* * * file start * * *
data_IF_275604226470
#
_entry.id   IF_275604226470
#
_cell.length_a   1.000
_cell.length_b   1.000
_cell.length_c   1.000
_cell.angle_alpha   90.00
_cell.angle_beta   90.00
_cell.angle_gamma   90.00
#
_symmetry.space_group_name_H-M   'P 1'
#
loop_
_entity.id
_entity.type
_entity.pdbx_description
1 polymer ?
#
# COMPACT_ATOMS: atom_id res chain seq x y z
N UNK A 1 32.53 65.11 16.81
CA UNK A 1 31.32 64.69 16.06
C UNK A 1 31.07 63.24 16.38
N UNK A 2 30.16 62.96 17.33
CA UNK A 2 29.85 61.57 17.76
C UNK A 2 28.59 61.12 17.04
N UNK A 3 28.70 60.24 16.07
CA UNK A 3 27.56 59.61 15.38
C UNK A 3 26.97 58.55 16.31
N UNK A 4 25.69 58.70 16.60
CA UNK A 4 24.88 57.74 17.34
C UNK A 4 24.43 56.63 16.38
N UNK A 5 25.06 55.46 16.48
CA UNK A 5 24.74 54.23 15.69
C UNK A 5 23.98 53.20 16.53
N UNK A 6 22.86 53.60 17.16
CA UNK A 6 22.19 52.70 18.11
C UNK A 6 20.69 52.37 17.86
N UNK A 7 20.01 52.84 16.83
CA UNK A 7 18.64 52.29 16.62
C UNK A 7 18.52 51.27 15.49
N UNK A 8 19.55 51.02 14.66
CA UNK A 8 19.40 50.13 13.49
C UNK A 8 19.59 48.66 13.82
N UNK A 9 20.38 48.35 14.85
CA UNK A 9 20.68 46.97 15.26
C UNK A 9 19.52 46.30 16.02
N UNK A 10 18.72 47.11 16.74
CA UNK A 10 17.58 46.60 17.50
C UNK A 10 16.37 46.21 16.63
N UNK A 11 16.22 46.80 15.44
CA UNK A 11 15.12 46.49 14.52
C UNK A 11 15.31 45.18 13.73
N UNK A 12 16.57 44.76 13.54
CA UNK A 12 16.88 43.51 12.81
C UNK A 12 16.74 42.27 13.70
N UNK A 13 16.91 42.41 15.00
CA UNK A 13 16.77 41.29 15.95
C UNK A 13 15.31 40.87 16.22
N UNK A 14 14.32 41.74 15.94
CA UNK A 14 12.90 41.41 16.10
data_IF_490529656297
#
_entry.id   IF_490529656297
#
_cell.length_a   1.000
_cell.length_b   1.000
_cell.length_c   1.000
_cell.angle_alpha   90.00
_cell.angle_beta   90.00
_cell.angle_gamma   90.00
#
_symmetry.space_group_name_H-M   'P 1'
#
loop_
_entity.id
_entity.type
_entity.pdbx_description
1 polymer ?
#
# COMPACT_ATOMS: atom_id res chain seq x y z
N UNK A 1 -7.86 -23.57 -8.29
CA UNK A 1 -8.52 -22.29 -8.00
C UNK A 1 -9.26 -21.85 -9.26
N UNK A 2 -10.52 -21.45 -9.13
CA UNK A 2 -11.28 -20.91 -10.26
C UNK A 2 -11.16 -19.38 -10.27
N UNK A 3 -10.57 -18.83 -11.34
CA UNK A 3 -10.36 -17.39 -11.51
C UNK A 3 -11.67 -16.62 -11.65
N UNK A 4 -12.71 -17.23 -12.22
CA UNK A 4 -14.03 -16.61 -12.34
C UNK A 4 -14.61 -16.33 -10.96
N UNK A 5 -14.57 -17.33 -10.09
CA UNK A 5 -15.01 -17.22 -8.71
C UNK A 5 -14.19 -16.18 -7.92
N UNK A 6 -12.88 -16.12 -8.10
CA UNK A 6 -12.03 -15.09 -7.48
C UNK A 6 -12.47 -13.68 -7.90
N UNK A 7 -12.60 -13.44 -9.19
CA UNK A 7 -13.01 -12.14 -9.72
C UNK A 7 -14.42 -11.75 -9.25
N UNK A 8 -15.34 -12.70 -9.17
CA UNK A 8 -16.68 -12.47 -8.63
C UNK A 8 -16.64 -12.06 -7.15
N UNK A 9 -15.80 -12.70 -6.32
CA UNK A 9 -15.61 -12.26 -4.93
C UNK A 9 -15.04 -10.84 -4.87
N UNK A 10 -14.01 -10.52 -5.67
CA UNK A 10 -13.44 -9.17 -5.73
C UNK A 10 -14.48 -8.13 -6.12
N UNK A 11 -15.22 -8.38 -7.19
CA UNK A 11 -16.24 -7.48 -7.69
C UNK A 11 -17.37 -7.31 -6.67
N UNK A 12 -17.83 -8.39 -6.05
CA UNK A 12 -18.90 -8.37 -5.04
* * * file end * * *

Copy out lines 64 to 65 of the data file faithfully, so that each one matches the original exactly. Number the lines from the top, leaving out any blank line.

_entry.id   IF_490529656297
#